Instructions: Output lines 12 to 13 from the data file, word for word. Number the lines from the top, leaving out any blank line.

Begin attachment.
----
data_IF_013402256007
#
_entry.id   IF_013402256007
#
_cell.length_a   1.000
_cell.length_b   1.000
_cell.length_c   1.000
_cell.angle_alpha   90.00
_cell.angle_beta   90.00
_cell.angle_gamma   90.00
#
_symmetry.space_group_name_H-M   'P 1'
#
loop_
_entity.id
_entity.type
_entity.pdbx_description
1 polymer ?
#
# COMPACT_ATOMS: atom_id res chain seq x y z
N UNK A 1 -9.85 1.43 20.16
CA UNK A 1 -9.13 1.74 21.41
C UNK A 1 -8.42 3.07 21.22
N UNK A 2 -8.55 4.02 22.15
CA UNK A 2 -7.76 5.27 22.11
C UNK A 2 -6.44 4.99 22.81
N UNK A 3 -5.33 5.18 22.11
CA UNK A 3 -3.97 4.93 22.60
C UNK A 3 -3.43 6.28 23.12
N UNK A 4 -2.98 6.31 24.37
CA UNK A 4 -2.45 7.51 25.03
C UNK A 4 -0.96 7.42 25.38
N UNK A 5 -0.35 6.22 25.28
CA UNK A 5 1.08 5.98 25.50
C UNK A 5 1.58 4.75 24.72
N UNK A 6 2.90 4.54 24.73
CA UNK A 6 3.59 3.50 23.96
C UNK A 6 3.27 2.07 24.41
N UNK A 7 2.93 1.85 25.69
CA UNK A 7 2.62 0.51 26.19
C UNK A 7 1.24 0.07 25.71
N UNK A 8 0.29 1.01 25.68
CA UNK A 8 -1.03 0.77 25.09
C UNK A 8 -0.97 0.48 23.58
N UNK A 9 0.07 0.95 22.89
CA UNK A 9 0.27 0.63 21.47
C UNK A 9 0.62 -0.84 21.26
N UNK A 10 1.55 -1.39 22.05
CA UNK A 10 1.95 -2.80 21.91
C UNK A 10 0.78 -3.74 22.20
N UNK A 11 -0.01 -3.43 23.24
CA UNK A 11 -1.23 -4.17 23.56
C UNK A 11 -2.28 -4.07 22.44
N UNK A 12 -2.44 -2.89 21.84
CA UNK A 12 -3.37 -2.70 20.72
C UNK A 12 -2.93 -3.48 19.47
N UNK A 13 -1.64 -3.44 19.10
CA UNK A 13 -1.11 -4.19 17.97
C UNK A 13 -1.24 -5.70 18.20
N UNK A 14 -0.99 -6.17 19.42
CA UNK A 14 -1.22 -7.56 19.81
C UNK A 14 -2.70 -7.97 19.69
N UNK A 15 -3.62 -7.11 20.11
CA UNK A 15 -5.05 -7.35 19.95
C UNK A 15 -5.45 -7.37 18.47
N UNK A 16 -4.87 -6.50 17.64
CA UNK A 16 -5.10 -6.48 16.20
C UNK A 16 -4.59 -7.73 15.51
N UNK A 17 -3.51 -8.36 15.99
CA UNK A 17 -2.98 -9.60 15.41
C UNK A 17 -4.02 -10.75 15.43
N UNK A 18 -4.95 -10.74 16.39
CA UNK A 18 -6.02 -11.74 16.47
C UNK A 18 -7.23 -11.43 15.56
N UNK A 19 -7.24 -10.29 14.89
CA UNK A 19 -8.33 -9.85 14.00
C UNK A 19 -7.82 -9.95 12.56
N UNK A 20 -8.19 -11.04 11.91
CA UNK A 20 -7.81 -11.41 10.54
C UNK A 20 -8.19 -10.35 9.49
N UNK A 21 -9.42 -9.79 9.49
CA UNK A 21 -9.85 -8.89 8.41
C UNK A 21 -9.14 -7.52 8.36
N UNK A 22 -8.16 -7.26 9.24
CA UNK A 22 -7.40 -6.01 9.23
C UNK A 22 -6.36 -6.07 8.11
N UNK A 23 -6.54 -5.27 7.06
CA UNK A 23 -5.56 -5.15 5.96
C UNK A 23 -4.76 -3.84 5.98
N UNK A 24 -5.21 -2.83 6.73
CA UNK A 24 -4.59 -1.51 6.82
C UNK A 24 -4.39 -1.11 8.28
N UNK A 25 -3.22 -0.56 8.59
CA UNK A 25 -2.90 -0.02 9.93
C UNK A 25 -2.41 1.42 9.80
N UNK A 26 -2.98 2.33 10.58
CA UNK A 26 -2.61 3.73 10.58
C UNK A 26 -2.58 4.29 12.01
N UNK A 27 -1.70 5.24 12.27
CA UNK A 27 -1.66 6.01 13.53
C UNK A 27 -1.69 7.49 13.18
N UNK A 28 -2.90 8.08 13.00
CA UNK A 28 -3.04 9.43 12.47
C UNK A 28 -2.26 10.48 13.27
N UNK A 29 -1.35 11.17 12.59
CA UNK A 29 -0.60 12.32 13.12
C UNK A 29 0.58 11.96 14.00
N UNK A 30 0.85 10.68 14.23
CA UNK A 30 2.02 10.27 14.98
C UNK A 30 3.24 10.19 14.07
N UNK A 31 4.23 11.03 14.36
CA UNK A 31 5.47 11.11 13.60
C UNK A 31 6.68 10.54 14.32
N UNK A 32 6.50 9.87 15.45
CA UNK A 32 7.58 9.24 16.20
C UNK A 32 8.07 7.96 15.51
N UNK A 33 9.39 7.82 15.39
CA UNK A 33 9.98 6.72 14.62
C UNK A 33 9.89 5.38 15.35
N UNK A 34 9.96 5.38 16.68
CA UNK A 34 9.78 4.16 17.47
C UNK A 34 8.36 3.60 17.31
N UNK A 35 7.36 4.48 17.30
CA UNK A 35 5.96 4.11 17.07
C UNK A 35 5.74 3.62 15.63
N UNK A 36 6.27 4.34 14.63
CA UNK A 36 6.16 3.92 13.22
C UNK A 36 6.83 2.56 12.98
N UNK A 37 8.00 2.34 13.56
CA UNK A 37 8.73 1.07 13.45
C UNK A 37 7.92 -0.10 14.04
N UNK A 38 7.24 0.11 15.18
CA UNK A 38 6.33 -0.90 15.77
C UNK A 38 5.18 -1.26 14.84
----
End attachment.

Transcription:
_symmetry.space_group_name_H-M   'P 1'
#